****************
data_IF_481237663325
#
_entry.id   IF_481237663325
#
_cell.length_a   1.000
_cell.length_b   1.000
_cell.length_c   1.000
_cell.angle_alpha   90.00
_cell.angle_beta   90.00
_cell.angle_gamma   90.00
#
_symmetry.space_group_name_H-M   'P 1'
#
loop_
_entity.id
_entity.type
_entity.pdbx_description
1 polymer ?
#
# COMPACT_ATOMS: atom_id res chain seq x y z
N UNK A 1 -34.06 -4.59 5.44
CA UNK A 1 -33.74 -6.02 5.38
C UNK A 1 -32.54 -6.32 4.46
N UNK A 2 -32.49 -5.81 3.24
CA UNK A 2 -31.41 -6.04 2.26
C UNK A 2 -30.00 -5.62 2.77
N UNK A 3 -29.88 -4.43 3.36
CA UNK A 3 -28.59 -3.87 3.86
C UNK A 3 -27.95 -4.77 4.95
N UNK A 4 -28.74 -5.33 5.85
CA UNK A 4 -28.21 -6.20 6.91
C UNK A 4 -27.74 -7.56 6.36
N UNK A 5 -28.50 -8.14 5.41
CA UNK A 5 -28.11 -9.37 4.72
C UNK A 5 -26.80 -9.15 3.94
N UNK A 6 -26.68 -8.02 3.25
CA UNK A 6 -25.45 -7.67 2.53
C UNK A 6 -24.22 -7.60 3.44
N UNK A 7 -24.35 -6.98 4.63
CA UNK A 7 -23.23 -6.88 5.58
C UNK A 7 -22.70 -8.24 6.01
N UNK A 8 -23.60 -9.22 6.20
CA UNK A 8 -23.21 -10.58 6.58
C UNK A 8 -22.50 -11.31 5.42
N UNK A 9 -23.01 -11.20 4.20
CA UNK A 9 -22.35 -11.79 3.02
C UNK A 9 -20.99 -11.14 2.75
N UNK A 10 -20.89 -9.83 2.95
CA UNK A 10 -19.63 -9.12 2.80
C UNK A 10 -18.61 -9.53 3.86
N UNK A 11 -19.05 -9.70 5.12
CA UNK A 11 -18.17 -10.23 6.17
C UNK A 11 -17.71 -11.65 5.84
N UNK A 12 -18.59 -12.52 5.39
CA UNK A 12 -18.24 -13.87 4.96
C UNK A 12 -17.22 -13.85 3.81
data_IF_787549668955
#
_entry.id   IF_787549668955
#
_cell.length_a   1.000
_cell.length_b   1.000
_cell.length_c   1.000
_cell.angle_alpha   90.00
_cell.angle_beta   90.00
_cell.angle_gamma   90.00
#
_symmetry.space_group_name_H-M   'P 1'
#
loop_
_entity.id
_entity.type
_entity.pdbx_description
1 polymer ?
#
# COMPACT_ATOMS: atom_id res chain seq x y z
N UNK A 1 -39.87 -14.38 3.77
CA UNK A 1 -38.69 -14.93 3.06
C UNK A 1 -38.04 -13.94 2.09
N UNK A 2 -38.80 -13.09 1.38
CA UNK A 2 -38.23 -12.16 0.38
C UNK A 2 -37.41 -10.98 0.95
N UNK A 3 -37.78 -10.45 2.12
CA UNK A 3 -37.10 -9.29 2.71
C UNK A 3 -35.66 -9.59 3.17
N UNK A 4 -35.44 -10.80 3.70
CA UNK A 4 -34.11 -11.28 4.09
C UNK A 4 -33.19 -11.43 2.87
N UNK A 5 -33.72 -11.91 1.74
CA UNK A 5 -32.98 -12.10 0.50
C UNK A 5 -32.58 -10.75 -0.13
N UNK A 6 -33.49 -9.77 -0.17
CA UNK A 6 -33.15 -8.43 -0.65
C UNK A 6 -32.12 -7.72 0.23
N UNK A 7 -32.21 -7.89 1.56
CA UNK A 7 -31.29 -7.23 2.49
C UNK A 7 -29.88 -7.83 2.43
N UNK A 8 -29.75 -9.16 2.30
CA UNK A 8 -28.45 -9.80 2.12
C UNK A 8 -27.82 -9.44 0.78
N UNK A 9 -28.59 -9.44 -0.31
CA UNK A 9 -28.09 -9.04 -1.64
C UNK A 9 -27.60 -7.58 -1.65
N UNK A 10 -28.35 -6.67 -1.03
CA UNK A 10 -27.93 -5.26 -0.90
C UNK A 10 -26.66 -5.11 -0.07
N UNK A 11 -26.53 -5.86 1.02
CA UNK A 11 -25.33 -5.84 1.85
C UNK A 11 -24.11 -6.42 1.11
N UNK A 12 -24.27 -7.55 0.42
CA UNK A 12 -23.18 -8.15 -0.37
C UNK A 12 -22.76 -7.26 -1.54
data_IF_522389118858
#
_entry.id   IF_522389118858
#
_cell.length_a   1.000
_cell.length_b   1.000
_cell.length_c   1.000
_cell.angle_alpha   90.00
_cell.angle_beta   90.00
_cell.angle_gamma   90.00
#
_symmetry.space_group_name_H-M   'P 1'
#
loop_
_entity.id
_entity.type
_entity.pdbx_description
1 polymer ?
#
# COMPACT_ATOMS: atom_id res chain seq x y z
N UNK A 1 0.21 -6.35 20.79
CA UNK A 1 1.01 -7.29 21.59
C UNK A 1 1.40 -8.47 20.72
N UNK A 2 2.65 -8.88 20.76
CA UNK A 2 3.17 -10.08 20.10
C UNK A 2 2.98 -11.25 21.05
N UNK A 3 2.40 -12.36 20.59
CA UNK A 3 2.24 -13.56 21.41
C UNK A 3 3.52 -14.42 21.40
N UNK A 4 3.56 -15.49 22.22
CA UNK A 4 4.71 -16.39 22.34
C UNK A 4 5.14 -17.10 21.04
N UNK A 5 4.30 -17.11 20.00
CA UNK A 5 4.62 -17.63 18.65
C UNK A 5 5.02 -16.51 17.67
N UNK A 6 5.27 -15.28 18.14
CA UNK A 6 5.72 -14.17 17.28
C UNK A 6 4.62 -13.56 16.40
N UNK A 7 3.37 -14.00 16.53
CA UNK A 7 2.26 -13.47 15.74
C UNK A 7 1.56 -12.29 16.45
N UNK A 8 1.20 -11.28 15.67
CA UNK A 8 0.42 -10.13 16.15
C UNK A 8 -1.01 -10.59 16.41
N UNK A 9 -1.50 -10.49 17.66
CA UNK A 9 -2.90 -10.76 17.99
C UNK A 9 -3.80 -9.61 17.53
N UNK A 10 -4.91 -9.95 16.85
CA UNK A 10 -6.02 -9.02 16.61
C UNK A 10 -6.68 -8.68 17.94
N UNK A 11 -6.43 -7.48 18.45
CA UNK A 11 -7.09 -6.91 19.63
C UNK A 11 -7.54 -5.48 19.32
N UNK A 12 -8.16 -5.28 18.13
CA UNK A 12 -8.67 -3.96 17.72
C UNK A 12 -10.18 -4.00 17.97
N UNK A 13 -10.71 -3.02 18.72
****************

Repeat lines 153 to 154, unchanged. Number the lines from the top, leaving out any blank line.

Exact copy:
C UNK A 7 1.56 -12.29 16.45
N UNK A 8 1.20 -11.28 15.67